Writing Assignment

The writing assignment for this course (worth 20 % of your final grade) is a critical analysis of arguments presented in an Op-Ed from the New York Times. First, you will select an Op-Ed written after 1 December 2020.  Then you will analyze and critique this piece using the theoretical perspectives you have learnt in this course. Is it logical, compelling and factually correct in its analysis and findings? 

The aim of this paper is to demonstrate your ability to identify arguments, classify them according to theories we have discussed, and provide compelling analysis. This is not an opinion piece (e.g., I think that…), nor a critique of the style of the Op-Ed. Imagine you are crafting a response to the position presented by the author. Any assertions you make must be supported with evidence, logic and citations. 

There are three parts to this assignment. The first is to select an Op-Ed from the New York Times, identify three arguments the author(s) make, and explain the theoretical lens used for each of these arguments. The second part of the assignment is to write a full draft of your paper and peer-edit other students' papers in class. The final part is to edit your draft and submit a polished paper.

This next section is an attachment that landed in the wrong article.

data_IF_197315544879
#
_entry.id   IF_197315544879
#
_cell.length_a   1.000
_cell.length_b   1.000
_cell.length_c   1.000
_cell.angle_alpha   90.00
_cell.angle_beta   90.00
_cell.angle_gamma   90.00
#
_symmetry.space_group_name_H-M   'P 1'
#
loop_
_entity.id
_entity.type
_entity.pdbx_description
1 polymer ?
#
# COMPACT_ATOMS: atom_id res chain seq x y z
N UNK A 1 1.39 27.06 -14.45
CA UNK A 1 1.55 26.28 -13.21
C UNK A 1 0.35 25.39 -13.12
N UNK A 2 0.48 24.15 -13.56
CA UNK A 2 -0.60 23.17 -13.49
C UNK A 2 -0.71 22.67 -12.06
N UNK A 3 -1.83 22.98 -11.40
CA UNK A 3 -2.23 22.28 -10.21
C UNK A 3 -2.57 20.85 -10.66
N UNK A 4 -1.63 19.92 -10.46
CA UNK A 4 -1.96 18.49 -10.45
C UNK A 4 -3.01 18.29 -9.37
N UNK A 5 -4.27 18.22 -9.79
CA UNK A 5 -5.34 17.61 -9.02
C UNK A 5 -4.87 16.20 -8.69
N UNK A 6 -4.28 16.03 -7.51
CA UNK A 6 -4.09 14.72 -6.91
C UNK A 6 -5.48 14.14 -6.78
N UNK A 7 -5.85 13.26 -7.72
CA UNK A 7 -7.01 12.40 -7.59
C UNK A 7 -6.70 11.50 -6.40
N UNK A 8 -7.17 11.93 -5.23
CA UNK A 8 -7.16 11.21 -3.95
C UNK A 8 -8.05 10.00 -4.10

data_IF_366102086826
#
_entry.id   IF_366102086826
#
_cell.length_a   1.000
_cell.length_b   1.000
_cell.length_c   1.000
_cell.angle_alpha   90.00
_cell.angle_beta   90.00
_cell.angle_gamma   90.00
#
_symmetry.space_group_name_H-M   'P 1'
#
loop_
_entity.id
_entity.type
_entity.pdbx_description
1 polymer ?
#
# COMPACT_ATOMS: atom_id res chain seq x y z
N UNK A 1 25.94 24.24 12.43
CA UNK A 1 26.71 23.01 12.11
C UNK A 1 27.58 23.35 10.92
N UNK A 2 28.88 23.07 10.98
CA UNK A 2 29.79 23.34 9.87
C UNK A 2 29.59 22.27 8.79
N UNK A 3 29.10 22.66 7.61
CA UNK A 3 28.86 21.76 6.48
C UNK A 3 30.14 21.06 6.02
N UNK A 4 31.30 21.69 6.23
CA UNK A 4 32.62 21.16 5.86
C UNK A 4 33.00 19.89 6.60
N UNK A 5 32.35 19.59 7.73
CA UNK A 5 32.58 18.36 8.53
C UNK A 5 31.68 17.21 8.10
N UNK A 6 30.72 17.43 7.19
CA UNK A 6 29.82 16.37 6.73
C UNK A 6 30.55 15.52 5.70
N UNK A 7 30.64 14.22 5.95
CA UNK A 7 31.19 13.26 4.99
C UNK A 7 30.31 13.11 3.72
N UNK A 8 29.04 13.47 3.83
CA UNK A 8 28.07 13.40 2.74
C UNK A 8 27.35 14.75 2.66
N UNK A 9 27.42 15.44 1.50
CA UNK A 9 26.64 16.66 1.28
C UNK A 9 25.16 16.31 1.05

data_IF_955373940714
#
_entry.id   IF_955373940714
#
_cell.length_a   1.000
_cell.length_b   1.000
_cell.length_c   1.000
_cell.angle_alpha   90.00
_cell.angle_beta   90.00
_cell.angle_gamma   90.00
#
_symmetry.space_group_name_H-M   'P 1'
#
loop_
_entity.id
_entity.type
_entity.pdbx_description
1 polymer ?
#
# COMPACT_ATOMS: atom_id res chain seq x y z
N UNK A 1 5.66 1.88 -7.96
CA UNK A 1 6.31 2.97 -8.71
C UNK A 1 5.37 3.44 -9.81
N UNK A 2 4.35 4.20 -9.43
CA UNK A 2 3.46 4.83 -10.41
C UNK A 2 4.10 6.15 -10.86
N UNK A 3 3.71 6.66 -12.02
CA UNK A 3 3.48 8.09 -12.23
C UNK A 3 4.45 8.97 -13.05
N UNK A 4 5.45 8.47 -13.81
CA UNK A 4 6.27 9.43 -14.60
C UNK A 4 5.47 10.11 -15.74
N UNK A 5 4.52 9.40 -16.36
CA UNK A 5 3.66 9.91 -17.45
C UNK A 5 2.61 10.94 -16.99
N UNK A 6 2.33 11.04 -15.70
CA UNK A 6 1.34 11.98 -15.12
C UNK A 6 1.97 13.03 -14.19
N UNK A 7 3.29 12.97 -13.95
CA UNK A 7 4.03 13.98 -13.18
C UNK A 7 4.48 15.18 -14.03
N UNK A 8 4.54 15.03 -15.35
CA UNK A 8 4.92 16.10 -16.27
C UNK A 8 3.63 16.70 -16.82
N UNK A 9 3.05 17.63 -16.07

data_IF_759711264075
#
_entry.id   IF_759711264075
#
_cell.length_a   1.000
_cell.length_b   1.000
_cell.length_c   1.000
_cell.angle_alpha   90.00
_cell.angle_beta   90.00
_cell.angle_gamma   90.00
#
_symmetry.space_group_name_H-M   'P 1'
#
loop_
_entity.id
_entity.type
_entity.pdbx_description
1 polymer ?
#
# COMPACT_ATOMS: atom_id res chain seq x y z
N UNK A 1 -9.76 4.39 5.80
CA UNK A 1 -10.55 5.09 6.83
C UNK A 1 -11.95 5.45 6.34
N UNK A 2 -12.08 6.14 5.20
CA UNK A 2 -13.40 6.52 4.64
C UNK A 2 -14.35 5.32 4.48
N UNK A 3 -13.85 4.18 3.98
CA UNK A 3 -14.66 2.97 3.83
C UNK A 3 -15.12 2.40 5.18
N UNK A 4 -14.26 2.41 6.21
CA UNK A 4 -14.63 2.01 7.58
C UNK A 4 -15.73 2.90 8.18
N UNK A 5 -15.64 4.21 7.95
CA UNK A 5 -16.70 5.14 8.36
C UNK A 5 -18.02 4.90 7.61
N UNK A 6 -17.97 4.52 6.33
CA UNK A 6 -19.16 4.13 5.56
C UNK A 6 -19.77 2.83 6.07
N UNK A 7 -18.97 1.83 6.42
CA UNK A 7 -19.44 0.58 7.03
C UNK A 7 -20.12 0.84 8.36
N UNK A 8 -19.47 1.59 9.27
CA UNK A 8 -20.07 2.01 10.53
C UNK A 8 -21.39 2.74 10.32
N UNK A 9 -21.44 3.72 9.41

Part 1: Identifying Arguments

For Part 1, submit a completed document based on the provided template and step-by-step instructions that includes:

a)     The title, author, and link to the Op-Ed you have selected

b)     Identifies three central arguments the author makes and paraphrases each in 1-3 sentences.

c)     For each of the three arguments identifies and explains the theoretical lens the author is using.

d)     Lists three, properly formatted, sources from class you think might be useful in analyzing this Op-Ed

Part 2: Writing a Draft and Peer-Editing

Using the feedback you have received from part 1, you must now write a 1,250 – 1,750 word response to the Op-Ed you have selected. For each of the arguments you have identified, you must now generate counterarguments, then take a position in support of either the author's original argument or the counterarguments you have generated. After you have written a complete draft, you will peer-edit these papers in class on the assigned date.

Part 3: Editing and Rewriting

Using the feedback you have received from your peers and the knowledge you have gained from editing others' papers, heavily edit your paper. Identify the weakest parts and rewrite these.  Then submit both a paper copy of your paper AND a digital copy on Moodle.